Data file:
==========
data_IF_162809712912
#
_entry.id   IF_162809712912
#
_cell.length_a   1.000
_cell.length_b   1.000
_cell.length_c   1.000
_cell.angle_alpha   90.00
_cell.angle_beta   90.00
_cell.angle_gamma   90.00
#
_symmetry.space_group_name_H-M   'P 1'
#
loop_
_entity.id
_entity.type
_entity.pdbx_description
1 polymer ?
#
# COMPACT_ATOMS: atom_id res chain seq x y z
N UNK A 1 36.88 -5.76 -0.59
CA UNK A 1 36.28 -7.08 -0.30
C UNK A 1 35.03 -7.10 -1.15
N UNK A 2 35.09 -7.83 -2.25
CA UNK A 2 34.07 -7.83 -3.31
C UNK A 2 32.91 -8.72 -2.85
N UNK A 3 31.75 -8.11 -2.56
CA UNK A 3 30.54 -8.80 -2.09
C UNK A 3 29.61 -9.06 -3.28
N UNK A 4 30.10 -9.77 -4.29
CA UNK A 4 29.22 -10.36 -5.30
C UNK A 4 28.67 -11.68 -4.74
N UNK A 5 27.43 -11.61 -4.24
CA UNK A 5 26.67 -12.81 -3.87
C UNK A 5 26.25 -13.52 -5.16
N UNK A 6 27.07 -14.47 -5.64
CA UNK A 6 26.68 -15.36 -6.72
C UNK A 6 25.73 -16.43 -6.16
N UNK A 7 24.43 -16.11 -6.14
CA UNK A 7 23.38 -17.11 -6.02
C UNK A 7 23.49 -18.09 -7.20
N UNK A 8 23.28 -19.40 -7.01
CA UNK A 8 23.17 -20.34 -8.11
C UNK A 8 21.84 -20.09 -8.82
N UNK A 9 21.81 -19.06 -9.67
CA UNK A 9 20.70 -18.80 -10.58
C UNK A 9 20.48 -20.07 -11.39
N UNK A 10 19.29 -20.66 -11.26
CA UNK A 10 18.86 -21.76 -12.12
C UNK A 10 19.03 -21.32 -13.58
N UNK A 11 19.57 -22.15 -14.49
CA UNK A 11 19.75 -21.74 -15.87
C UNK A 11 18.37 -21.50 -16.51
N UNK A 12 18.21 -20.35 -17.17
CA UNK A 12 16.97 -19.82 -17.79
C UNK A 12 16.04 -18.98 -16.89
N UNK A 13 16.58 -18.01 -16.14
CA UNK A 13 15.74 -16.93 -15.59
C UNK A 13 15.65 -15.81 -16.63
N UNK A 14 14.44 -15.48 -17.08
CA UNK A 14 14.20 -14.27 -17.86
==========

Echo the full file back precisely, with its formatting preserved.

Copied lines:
data_IF_162809712912
#
_entry.id   IF_162809712912
#
_cell.length_a   1.000
_cell.length_b   1.000
_cell.length_c   1.000
_cell.angle_alpha   90.00
_cell.angle_beta   90.00
_cell.angle_gamma   90.00
#
_symmetry.space_group_name_H-M   'P 1'
#
loop_
_entity.id
_entity.type
_entity.pdbx_description
1 polymer ?
#
# COMPACT_ATOMS: atom_id res chain seq x y z
N UNK A 1 36.88 -5.76 -0.59
CA UNK A 1 36.28 -7.08 -0.30
C UNK A 1 35.03 -7.10 -1.15
N UNK A 2 35.09 -7.83 -2.25
CA UNK A 2 34.07 -7.83 -3.31
C UNK A 2 32.91 -8.72 -2.85
N UNK A 3 31.75 -8.11 -2.56
CA UNK A 3 30.54 -8.80 -2.09
C UNK A 3 29.61 -9.06 -3.28
N UNK A 4 30.10 -9.77 -4.29
CA UNK A 4 29.22 -10.36 -5.30
C UNK A 4 28.67 -11.68 -4.74
N UNK A 5 27.43 -11.61 -4.24
CA UNK A 5 26.67 -12.81 -3.87
C UNK A 5 26.25 -13.52 -5.16
N UNK A 6 27.07 -14.47 -5.64
CA UNK A 6 26.68 -15.36 -6.72
C UNK A 6 25.73 -16.43 -6.16
N UNK A 7 24.43 -16.11 -6.14
CA UNK A 7 23.38 -17.11 -6.02
C UNK A 7 23.49 -18.09 -7.20
N UNK A 8 23.28 -19.40 -7.01
CA UNK A 8 23.17 -20.34 -8.11
C UNK A 8 21.84 -20.09 -8.82
N UNK A 9 21.81 -19.06 -9.67
CA UNK A 9 20.70 -18.80 -10.58
C UNK A 9 20.48 -20.07 -11.39
N UNK A 10 19.29 -20.66 -11.26
CA UNK A 10 18.86 -21.76 -12.12
C UNK A 10 19.03 -21.32 -13.58
N UNK A 11 19.57 -22.15 -14.49
CA UNK A 11 19.75 -21.74 -15.87
C UNK A 11 18.37 -21.50 -16.51
N UNK A 12 18.21 -20.35 -17.17
CA UNK A 12 16.97 -19.82 -17.79
C UNK A 12 16.04 -18.98 -16.89
N UNK A 13 16.58 -18.01 -16.14
CA UNK A 13 15.74 -16.93 -15.59
C UNK A 13 15.65 -15.81 -16.63
N UNK A 14 14.44 -15.48 -17.08
CA UNK A 14 14.20 -14.27 -17.86